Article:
So the isochron can be measuring an older age than the time at which the magma solidified. This can happen also if the magma is not thoroughly mixed when it erupts. If this happens, the isochron can be measuring an age older than the date of the eruption. This is how geologists explain away the old isochron at the top of the Grand Canyon. From my reading, isochrons are generally not done, as they are expensive. Isochrons require more measurements than single parent-to-daughter ratios, so most dates are based on parent-to-daughter ratios. So all of the scenarios given apply to this large class of dates.
Another thing to keep in mind is that it is not always possible to do an isochron. Often one does not get a straight line for the values. This is taken to imply re-melting after the initial solidification, or some other disturbing event. Anyway, this also reduces the number of data points obtained from isochrons. Anyway, suppose we throw out all isochrons for which mixing seems to be a possibility.
Due to some published anomalies, I don't think we know that they have any clear relationship to the assumed dates. It is also interesting that the points for isochrons are sometimes selected so as to obtain the isochron property, according to John Woodmorappe's paper. Do the various methods correlate with one another? We have been trying to give mechanisms that explain how the different dating methods can give dates that agree with one another, if the geologic column is young. But if there is a variation, such effects could help to explain it. It's not only a matter of incorporation in minerals either, as one sometimes does whole rock isochrons and I suppose parent-daughter ratios of whole rock, which would reflect the composition of the magma and not the incorporation into minerals.
These values may be attuned as an acronym of the very low abundance of these unions in the oval and platform of the Earth. It lemurs out that patience in dating is typically found in the album of information dioxide, with a realistic point of degrees centrigrade.
We all seem to have this image in our mind of the various dating methods agreeing with each other and also with the accepted Fossil dating wrong of their geologic periods. So we are investing a lot of time and energy to explain how this marvelous agreement of the various methods can arise in a creationist framework. The really funny thing to me is that it is very possible that we are trying to explain a phantom of our imagination. The real radiomatric dating methods are often very badly behaved, and often disagree with one Fossil dating wrong as well as with the assumed ages of their geological periods.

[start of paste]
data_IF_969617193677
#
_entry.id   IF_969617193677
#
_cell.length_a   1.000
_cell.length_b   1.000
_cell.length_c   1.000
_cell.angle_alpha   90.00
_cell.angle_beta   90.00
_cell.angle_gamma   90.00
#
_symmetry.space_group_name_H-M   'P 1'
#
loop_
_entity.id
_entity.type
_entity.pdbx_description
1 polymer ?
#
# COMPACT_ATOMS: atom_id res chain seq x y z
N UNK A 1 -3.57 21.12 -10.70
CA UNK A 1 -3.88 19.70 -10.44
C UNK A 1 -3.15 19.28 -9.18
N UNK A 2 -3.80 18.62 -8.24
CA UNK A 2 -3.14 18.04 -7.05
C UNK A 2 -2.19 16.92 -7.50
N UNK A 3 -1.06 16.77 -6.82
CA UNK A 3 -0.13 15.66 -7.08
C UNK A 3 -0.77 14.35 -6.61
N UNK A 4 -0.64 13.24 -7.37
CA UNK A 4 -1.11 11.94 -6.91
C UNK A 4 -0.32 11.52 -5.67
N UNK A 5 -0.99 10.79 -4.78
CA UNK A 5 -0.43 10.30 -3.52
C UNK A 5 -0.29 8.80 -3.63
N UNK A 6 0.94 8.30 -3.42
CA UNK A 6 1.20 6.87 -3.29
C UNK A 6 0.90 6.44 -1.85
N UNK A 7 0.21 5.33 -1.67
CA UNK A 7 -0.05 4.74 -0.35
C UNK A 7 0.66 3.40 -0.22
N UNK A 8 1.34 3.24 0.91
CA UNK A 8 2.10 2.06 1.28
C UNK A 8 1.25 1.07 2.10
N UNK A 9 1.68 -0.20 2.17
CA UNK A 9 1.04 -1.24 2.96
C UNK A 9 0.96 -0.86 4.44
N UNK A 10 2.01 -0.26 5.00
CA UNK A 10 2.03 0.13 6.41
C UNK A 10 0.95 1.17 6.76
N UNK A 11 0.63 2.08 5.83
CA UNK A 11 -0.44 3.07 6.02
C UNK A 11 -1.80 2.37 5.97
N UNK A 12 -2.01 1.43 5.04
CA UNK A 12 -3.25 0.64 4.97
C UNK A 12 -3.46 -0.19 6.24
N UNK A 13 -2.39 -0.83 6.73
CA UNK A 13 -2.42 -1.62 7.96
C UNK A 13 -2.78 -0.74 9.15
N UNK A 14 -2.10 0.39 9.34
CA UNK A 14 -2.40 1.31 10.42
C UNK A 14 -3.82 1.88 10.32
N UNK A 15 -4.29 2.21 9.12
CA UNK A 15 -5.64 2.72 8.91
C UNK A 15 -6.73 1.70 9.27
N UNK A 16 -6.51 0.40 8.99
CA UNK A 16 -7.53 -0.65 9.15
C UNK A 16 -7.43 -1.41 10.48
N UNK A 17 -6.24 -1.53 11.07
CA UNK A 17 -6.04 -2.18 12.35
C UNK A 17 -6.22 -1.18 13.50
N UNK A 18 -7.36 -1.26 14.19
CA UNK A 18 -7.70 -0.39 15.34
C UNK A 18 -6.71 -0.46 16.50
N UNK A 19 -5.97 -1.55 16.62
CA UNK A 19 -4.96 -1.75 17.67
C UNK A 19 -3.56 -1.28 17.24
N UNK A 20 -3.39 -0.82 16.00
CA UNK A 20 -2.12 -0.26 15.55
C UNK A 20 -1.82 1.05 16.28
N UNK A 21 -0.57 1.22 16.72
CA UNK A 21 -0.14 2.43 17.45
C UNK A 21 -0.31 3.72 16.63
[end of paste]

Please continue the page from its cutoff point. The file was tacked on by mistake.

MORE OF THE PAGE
It would really be nice if geologists would just do a double blind study sometime to find out what the distributions of the ages are. In practice, geologists carefully select what rocks they will date, and have many explanations for discordant dates, so it's not clear how such a study could be done, but it might be a good project for creationists. There is also evidence that many anomalies are never reported. Concerning the geologic time scale, Brown writes: Maybe only 15 in all. It is possible that the Fossil dating wrong is that uranium-lead dates so rarely agree with the correct dates.
So there may not be anything to explain. For example, it's not clear to me that we need to worry about isochrons or whether U and U dates etc. I'd like to know how often this happens, in any case, especially on the geologic column of Cambrian and above. People should read John Woodmorappe's articles on radiometric dating to see some of the anomalies. One might say that if there were problems, then geologists wouldn't use these methods. I think we need something more solid than that. The correlation was not very good. I assume he would have mentioned if any others had been done. What we really need is the raw data on how these dates correlate, especially on the geologic column of Cambrian and above.
We need to see the data to know if there is really any need to explain anything away. Many anomalies never get published, according Fossil dating wrong John Woodmorappe's references; other quotes indicate that the various methods typically disagree with each other. A few years ago I took a course in the "Evolution of Desert Environments". We were standing on the Simi Volcanic flow, about 80 miles south of the south end of Death Valley. The instructor was a well known geologist and evolutionist from Cal. He told us that the upper end of the flow was dated atyears, the middle of the flow was dated at 50, years, and the toe of the flow was dated at 20, years.